Editorial: The Local Opioid Epidemic Goes Viral
First responders saved a couple who had overdosed on heroin in East Liverpool by administering Narcan, an opiate antidote. In northeast Ohio, cases like this are becoming a routine occurrence.
What wasn’t routine was that the East Liverpool police posted an image of the overdosing couple on Facebook, with the four-year-old buckled into his car seat behind them. The shocking nature of the image caused it to go viral.
More than 4,000 people commented on the post, and several news outlets picked up the image.
The police department wanted to raise awareness of the opioid epidemic in the region. According to the Ohio Department of Health, opioid overdoses killed over 3,000 people in Ohio last year.
While some praised the police for posting the picture, others condemned their actions as publicly shaming those addicted to drugs. Using shame to change behavior doesn’t solve the problem. In fact, Maia Szalavitz, a journalist who covers science and addiction says it makes it worse.
“Shame is particularly harmful to people who struggle with drug addiction because it sends this message that the person is worthless,” Szalavitz said. “It cuts the social support drug users need to recover and stay clean.”
Drug addiction is a disease, not a criminal justice problem. The idea that people can be scared straight has been proven wrong by the millions of people who leave prison and continue to use drugs.
Because an addiction is a compulsive act, people who use aren’t deterred by negative consequences. Their desire to get high is placed over everything else.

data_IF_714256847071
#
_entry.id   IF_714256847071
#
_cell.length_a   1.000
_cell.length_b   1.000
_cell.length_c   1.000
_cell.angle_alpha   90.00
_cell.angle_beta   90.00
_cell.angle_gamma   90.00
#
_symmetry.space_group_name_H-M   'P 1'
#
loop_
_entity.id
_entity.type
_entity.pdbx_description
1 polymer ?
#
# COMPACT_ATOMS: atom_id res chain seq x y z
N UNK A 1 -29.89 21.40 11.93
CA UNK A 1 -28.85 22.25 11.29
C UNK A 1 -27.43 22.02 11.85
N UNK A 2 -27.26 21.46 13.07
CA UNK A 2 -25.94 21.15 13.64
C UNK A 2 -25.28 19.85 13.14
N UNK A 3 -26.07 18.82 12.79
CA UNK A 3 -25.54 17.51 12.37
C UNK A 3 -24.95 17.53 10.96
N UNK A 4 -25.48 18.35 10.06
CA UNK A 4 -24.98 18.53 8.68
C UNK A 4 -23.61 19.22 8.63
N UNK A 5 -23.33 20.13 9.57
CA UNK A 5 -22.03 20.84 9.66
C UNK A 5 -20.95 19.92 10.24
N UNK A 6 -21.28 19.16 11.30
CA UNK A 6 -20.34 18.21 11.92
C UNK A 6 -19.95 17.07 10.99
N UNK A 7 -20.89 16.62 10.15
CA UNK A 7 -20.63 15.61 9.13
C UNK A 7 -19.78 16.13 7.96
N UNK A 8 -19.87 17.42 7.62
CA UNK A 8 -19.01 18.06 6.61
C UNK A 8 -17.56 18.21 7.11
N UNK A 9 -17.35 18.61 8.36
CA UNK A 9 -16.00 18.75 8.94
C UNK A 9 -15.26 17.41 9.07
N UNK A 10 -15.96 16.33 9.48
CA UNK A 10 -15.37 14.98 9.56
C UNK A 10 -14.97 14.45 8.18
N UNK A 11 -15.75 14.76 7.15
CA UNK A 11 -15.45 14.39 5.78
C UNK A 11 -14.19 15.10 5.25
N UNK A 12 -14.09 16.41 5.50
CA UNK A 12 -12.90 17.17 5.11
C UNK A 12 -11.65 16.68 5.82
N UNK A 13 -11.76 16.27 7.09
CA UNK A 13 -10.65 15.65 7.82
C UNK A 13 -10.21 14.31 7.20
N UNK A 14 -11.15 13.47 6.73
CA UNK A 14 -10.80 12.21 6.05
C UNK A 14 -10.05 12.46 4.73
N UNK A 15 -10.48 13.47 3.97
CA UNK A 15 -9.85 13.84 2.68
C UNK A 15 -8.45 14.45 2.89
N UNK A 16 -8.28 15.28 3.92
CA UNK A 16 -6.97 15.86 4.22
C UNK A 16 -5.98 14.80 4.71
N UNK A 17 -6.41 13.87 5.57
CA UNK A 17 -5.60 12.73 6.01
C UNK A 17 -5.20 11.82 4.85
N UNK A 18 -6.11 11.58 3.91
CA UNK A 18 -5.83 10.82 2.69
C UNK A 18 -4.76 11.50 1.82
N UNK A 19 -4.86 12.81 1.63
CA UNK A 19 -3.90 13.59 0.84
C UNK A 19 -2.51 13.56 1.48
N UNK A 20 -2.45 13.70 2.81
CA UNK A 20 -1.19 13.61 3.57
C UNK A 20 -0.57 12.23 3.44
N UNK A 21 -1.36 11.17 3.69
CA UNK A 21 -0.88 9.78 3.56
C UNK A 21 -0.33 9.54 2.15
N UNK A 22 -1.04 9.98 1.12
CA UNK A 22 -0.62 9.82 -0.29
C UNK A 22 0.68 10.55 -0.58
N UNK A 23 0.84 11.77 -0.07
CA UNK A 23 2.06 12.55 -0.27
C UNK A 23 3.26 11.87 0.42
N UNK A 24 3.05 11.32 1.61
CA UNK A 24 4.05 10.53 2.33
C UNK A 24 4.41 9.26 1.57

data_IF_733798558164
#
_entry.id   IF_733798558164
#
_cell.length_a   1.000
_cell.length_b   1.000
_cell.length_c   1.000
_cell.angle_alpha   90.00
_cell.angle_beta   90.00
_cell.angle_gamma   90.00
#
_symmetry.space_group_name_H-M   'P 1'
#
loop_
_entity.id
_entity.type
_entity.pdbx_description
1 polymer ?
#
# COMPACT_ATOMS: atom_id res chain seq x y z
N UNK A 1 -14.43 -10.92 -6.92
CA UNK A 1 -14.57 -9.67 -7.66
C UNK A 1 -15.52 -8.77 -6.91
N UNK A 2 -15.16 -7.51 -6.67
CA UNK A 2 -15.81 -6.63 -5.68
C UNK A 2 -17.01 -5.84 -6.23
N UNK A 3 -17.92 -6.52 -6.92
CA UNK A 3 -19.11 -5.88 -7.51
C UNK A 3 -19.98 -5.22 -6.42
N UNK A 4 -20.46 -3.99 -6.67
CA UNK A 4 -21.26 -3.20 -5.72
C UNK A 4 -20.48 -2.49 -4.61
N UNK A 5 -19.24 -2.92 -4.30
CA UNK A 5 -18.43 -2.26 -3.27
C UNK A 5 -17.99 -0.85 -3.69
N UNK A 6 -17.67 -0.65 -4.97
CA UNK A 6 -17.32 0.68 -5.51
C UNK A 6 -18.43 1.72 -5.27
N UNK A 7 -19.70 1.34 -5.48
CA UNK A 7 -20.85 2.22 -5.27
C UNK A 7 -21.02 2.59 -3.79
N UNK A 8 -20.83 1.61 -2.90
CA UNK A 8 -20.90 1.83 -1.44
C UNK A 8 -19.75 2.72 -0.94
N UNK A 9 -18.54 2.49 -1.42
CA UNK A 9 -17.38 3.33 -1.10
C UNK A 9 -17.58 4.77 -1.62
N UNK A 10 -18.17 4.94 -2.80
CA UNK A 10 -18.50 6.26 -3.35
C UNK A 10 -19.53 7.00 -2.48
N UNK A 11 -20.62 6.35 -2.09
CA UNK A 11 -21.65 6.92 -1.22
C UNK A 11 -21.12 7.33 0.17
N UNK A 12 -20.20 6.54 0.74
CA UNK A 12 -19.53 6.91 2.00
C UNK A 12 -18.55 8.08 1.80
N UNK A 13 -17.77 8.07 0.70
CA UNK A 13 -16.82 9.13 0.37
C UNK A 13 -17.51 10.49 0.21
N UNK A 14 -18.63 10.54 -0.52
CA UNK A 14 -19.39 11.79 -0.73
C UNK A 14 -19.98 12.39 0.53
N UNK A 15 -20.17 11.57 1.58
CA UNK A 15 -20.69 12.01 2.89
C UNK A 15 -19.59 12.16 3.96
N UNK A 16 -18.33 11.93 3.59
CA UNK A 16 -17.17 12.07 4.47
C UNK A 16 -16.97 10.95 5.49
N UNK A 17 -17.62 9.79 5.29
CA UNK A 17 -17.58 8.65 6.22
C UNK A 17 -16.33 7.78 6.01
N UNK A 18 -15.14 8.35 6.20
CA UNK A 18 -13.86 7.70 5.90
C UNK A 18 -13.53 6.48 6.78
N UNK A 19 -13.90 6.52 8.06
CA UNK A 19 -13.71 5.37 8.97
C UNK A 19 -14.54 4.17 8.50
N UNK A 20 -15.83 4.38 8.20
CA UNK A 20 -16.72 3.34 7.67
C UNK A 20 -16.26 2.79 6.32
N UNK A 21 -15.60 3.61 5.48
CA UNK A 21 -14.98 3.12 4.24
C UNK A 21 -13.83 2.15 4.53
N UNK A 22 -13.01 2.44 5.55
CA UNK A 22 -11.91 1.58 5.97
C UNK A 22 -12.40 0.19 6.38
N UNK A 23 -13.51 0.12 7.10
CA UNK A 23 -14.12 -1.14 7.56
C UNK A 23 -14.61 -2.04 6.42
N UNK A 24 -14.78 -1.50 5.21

Blasting a picture of an overdosed couple on social media isn’t going to push them to seek treatment.
A 2007 study by addiction researchers William White and William Miller found that offenders with substance abuse disorders were more likely to relapse when they underwent forms of therapy incorporating guilt and shame.
Shame can make an addict feel worthless, and many who abuse drugs use drugs as a coping mechanism to deal with negative feelings. There are better ways to help.
Medicinal and behavioral treatments are available, and drug-abuse.org says they’re most effective when combined.
There are drugs available that block users from feeling high when they take opiates, which can relieve cravings.
Cognitive-behavioral therapy teaches people with addiction problems how to develop healthier coping strategies and letting them know what to expect while in the process of quitting opiates.
People who need help can contact local resources like OhioCAN Mahoning County, an organization that educates people on heroin use and helps people through recovery.
The East Liverpool police were right about one thing: there has to be a way to decrease the number of heroin deaths in this region. Narcan has been effective in preventing death, but we still need to mitigate addiction. One thing is clear, trying to scare addicts straight by making an example of a couple at the lowest point in their lives isn’t the way to go about it.
The editorial board that writes editorials consists of the editor-in-chief, the managing editor, the copy editor, and the news editor. These opinion pieces are written separately from news articles. They draw on the opinions of the entire writing staff and do not reflect the opinions of any individual staff member. The Jambar’s business manager and non-writing staff do not contribute to editorials, and the advisor does not have final approval.